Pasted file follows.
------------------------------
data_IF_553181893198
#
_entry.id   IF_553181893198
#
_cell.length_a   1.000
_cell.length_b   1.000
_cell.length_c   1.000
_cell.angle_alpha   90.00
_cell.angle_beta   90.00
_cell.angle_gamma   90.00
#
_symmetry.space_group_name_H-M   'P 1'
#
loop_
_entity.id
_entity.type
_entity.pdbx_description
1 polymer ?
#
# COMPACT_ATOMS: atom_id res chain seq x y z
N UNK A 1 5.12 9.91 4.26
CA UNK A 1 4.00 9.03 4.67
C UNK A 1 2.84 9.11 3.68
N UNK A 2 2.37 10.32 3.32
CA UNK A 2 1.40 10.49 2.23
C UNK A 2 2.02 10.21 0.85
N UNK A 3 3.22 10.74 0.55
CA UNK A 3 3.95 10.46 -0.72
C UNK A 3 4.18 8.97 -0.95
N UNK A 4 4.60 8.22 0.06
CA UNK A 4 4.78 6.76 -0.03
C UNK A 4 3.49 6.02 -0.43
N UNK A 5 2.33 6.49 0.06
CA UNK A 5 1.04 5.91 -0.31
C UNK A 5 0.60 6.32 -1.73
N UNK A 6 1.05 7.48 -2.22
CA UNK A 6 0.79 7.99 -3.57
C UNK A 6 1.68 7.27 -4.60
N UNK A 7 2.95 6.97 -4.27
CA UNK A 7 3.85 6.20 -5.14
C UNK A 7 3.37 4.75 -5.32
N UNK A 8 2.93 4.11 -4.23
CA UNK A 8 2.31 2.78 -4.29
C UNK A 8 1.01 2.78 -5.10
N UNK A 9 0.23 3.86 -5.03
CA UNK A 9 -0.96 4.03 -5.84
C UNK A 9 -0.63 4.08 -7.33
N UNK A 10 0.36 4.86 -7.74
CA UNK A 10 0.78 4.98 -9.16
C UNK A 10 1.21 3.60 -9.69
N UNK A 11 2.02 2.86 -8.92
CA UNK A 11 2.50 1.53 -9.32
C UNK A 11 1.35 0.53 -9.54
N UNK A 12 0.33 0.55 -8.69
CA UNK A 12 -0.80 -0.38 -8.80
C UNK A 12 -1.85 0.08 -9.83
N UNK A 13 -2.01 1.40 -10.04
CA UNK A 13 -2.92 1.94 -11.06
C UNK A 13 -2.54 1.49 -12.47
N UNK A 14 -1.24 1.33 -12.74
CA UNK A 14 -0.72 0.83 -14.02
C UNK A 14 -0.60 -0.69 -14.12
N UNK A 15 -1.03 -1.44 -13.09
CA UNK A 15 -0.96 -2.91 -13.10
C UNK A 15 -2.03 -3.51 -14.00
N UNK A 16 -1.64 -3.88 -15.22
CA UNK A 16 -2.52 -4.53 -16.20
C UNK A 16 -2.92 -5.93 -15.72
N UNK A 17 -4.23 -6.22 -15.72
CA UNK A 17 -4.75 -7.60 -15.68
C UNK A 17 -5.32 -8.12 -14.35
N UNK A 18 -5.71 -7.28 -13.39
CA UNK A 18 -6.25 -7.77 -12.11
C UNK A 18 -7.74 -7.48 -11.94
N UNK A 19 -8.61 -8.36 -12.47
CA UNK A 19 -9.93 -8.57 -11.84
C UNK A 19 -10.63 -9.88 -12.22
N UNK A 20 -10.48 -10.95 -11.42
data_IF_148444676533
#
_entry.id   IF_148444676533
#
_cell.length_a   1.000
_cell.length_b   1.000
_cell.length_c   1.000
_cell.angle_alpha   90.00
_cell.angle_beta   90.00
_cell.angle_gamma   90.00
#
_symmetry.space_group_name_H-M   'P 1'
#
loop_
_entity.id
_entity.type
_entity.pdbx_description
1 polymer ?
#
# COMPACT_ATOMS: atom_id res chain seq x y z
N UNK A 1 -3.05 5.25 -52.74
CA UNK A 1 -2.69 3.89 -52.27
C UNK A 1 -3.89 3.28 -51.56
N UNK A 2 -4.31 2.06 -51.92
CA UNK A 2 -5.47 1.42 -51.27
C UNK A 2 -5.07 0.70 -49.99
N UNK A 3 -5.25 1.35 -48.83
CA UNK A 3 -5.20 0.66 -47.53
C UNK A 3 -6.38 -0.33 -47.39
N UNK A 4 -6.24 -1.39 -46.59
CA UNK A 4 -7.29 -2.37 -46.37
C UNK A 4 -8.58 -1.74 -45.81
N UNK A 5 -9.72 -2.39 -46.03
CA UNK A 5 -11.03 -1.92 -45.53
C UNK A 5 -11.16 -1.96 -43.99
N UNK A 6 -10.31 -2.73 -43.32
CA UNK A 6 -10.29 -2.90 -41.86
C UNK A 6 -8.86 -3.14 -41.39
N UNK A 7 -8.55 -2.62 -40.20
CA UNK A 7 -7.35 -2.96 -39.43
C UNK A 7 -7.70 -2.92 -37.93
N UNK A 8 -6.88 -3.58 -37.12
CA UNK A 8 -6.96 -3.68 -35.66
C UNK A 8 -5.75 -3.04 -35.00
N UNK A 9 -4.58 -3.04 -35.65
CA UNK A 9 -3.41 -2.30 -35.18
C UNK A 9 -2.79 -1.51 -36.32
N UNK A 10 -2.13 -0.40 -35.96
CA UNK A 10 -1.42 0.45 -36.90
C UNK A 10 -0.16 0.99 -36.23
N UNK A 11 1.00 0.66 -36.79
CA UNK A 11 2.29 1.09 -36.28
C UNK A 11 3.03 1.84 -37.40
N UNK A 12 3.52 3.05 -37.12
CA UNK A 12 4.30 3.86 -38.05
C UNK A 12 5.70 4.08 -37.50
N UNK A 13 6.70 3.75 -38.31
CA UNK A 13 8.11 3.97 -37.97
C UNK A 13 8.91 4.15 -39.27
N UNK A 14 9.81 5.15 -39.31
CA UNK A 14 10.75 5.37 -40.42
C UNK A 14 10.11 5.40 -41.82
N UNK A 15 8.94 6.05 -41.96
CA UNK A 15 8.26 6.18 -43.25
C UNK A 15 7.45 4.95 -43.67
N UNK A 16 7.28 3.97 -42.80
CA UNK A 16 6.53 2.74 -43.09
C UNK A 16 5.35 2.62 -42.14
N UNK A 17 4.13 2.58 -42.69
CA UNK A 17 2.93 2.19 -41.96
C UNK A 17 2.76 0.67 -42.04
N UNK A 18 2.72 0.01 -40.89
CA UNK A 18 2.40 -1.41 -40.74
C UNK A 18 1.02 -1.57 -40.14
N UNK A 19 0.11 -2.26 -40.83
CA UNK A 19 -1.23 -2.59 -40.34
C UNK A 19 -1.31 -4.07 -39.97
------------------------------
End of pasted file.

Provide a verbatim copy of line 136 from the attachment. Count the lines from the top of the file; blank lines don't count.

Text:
CA UNK A 13 8.11 3.97 -37.97